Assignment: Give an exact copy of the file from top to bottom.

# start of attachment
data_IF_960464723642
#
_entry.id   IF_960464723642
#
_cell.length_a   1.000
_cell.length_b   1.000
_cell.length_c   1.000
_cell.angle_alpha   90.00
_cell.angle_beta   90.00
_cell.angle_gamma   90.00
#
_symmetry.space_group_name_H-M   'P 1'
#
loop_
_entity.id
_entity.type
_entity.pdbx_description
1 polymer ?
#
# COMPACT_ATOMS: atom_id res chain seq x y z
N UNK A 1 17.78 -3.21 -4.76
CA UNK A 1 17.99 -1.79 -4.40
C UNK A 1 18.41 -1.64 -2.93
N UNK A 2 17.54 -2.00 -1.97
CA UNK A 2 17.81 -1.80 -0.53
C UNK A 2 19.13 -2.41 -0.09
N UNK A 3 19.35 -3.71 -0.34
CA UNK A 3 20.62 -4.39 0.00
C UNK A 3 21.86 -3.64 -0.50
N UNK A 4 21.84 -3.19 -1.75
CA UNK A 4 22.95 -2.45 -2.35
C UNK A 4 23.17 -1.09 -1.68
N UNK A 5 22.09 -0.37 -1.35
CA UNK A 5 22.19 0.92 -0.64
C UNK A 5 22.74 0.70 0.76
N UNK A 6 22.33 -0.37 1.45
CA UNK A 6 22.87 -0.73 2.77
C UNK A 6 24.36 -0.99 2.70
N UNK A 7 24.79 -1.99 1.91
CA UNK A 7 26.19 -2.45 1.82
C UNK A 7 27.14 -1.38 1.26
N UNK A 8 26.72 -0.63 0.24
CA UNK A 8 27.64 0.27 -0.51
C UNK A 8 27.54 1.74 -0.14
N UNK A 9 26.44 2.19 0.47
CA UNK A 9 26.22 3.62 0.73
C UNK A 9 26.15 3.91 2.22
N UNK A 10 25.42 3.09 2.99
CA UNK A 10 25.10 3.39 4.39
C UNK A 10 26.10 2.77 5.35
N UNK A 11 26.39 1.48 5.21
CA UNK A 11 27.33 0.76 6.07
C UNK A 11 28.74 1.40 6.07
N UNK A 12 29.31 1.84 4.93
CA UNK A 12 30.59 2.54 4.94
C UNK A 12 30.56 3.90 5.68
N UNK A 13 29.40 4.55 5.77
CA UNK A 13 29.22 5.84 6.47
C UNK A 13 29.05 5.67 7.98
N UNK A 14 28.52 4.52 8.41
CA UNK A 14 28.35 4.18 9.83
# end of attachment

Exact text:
data_IF_960464723642
#
_entry.id   IF_960464723642
#
_cell.length_a   1.000
_cell.length_b   1.000
_cell.length_c   1.000
_cell.angle_alpha   90.00
_cell.angle_beta   90.00
_cell.angle_gamma   90.00
#
_symmetry.space_group_name_H-M   'P 1'
#
loop_
_entity.id
_entity.type
_entity.pdbx_description
1 polymer ?
#
# COMPACT_ATOMS: atom_id res chain seq x y z
N UNK A 1 17.78 -3.21 -4.76
CA UNK A 1 17.99 -1.79 -4.40
C UNK A 1 18.41 -1.64 -2.93
N UNK A 2 17.54 -2.00 -1.97
CA UNK A 2 17.81 -1.80 -0.53
C UNK A 2 19.13 -2.41 -0.09
N UNK A 3 19.35 -3.71 -0.34
CA UNK A 3 20.62 -4.39 0.00
C UNK A 3 21.86 -3.64 -0.50
N UNK A 4 21.84 -3.19 -1.75
CA UNK A 4 22.95 -2.45 -2.35
C UNK A 4 23.17 -1.09 -1.68
N UNK A 5 22.09 -0.37 -1.35
CA UNK A 5 22.19 0.92 -0.64
C UNK A 5 22.74 0.70 0.76
N UNK A 6 22.33 -0.37 1.45
CA UNK A 6 22.87 -0.73 2.77
C UNK A 6 24.36 -0.99 2.70
N UNK A 7 24.79 -1.99 1.91
CA UNK A 7 26.19 -2.45 1.82
C UNK A 7 27.14 -1.38 1.26
N UNK A 8 26.72 -0.63 0.24
CA UNK A 8 27.64 0.27 -0.51
C UNK A 8 27.54 1.74 -0.14
N UNK A 9 26.44 2.19 0.47
CA UNK A 9 26.22 3.62 0.73
C UNK A 9 26.15 3.91 2.22
N UNK A 10 25.42 3.09 2.99
CA UNK A 10 25.10 3.39 4.39
C UNK A 10 26.10 2.77 5.35
N UNK A 11 26.39 1.48 5.21
CA UNK A 11 27.33 0.76 6.07
C UNK A 11 28.74 1.40 6.07
N UNK A 12 29.31 1.84 4.93
CA UNK A 12 30.59 2.54 4.94
C UNK A 12 30.56 3.90 5.68
N UNK A 13 29.40 4.55 5.77
CA UNK A 13 29.22 5.84 6.47
C UNK A 13 29.05 5.67 7.98
N UNK A 14 28.52 4.52 8.41
CA UNK A 14 28.35 4.18 9.83